|National rally party||19.1%||- 0.8||13||± 0|
|Left alliance||16.0%||+ 1.5||11||+ 1|
|Green covenant||14.1%||+ 4.7||10||+ 3|
|Social Democratic Party||12.3%||- 1.3||8th||- 1|
|Base fins||8.3%||- 3.3||6th||- 2nd|
|Finnish Christian Democrats||2.4%||+ 0.5||1||± 0|
|ASY||1.5%||+ 1.5||1||+ 1|
coat of arms
Description: The coat of arms is divided into red and silver. Above is a golden tinned castle with two blue open passages on top of which there are golden towers with similar colored pennants pointing to the left and each has a blue window. Below is a red-flooded blue salmon with a red eye swimming to the right .
The city of Oulu has twinned cities with the following cities:
Culture and sights
The Turkansaari Open-Air Museum is located 13 kilometers south-east of the city and features 27 historic wooden buildings and a church. Ainola Park, north of the city center, houses the local history museum for the city and province of Oulu, as well as an art museum and a maritime museum.
As in Helsinki , the architect Carl Ludwig Engel also has a share in the historical building fabric in Oulu . After the city fire of 1822, he took over the reconstruction of the cathedral (Tuomiokirkko), which was built between 1771 and 1776 . Above the door to the sacristy is the oldest oil painting in Finland, the portrait of Johannes Messenius . Oulu is also home to the Trinity Orthodox Cathedral .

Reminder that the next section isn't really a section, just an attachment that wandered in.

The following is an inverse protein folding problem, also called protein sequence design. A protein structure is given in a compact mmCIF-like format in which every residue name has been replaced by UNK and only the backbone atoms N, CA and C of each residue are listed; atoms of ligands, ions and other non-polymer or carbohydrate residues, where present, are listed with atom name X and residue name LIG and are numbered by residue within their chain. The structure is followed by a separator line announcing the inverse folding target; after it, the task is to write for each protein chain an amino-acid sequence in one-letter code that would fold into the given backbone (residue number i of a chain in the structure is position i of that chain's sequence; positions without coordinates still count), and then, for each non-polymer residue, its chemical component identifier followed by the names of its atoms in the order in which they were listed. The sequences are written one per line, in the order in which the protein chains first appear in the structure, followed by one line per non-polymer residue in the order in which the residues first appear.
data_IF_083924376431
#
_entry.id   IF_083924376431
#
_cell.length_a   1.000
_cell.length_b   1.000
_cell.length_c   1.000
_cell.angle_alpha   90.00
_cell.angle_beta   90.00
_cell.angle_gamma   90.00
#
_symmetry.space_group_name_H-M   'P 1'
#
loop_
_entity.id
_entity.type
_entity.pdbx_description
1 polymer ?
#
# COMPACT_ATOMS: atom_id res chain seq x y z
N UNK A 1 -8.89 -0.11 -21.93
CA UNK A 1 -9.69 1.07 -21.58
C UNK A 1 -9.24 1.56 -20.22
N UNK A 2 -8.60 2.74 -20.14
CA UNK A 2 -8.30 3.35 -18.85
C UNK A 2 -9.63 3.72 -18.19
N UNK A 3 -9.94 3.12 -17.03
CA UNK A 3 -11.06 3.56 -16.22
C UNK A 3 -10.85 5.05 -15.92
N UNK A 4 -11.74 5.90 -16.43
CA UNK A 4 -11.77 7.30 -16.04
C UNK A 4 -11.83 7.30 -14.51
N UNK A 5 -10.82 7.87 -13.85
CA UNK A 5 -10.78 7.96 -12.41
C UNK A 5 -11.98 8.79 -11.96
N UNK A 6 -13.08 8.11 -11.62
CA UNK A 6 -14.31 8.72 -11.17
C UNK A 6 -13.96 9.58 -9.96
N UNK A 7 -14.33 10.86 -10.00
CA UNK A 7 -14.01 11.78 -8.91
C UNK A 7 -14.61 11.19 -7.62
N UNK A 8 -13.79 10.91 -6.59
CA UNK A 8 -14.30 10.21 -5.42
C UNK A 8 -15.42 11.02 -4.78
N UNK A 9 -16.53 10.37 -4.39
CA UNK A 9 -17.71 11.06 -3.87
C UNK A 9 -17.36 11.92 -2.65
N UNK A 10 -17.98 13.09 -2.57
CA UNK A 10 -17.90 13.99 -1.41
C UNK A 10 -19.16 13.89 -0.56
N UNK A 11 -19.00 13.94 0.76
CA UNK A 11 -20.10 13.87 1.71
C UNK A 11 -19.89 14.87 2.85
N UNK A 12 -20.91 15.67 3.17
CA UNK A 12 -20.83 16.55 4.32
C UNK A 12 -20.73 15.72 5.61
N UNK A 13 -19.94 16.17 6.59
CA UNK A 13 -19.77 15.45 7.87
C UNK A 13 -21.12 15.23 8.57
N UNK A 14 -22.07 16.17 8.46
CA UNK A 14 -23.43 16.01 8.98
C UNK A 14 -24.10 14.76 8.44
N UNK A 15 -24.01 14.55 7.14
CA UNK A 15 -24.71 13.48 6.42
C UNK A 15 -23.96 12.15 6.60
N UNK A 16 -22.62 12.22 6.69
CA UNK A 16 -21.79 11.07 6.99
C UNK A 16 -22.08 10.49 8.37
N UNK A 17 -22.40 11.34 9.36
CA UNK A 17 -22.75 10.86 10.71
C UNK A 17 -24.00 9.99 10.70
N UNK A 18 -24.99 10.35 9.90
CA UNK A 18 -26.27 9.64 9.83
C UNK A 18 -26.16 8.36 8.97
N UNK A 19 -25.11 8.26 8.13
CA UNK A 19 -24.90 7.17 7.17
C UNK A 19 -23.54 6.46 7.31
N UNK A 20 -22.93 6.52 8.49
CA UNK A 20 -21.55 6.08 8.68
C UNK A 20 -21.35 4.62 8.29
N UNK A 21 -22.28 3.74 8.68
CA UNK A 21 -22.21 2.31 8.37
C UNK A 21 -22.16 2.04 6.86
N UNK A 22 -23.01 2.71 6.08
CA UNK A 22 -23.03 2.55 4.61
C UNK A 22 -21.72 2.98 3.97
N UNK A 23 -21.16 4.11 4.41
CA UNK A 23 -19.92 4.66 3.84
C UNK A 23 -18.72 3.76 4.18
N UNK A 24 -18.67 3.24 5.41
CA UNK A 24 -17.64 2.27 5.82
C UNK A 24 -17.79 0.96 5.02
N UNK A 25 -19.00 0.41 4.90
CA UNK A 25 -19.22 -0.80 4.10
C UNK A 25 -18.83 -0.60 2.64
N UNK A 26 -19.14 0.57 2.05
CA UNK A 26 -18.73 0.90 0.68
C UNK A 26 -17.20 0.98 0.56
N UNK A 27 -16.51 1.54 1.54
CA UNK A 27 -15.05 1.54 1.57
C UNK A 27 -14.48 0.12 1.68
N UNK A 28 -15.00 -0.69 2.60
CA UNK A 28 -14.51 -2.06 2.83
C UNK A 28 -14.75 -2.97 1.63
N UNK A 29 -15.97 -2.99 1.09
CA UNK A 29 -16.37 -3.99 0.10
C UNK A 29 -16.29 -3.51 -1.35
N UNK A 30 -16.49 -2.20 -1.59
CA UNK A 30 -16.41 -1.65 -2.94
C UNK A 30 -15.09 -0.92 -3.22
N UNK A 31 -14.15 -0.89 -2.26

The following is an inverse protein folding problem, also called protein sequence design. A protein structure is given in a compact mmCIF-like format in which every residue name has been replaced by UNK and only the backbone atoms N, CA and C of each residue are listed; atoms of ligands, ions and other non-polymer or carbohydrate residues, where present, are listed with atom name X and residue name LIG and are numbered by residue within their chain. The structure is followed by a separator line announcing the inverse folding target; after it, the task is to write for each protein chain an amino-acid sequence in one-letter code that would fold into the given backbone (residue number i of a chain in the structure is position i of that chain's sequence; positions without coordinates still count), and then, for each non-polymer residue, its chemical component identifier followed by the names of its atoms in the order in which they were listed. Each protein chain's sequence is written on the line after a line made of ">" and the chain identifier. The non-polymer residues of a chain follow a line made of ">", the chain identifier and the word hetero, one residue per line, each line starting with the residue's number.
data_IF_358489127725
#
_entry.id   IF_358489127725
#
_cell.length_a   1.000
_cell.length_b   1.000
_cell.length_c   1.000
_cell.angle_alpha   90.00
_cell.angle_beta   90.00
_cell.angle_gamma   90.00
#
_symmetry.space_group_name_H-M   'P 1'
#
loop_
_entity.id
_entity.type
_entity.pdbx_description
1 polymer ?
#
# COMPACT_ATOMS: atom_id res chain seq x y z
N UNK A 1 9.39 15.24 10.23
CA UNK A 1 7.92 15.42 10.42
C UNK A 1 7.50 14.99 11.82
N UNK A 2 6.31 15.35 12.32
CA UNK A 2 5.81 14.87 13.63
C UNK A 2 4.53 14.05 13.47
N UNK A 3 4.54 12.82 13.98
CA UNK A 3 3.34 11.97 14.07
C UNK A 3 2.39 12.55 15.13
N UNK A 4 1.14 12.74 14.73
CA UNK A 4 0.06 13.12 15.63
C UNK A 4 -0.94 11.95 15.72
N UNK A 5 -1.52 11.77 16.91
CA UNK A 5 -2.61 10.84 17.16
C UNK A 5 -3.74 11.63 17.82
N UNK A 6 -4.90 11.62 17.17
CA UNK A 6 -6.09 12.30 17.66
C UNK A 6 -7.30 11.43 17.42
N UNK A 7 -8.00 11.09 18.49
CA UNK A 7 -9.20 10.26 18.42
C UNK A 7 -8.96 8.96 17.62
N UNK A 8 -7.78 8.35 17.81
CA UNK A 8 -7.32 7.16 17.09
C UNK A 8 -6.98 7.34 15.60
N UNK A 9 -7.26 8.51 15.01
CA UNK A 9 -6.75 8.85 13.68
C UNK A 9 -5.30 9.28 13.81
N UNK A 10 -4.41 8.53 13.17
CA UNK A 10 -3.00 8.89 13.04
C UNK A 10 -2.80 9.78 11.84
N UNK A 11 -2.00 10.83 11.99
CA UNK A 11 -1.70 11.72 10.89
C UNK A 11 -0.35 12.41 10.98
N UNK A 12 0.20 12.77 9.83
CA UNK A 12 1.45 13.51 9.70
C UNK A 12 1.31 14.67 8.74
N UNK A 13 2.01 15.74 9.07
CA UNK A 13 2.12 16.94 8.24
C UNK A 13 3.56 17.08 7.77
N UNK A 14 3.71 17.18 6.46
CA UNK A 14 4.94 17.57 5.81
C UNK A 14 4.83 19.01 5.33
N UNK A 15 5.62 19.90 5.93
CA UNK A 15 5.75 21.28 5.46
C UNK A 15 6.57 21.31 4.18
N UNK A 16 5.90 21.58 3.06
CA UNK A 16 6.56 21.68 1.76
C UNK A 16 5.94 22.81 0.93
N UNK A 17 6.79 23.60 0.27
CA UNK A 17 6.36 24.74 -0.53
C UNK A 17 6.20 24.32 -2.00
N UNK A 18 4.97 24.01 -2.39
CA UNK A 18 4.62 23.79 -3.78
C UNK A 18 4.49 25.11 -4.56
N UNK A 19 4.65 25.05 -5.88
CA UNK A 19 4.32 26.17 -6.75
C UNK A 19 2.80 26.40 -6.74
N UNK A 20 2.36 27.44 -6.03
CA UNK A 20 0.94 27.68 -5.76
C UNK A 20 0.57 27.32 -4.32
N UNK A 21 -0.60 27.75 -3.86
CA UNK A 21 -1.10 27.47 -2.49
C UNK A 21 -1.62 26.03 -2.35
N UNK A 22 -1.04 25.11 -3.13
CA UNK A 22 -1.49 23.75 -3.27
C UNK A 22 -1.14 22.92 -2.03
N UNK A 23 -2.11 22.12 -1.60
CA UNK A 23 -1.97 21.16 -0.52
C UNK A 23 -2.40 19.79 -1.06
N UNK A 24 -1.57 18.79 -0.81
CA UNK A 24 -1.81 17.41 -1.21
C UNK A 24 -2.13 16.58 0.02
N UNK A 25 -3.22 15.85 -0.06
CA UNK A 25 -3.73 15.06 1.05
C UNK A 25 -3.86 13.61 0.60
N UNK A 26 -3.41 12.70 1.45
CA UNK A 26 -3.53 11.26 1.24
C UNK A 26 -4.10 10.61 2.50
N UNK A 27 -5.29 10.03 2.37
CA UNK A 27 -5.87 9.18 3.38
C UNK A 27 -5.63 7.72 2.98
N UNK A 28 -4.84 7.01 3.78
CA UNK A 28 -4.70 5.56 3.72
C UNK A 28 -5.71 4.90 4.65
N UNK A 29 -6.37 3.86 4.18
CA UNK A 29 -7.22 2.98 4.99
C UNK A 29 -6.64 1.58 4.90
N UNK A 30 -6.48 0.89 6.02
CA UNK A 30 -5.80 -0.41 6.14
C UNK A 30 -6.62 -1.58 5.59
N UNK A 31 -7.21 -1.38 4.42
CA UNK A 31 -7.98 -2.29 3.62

Oulu regularly hosts the International Theater Festival for Children and Young People at the end of February .
In the middle of June each year, the Tar Burning Week takes place, an insight into the time when wood tar made Oulu famous.
Since 1996, the air guitar world championship has been held in Oulu as part of the Oulun Musiikki Video Festivaalit ( Oulu Music Video Festival ).
The two-day rock festival Qstock takes place annually at the end of July and is the largest summer event in Northern Finland.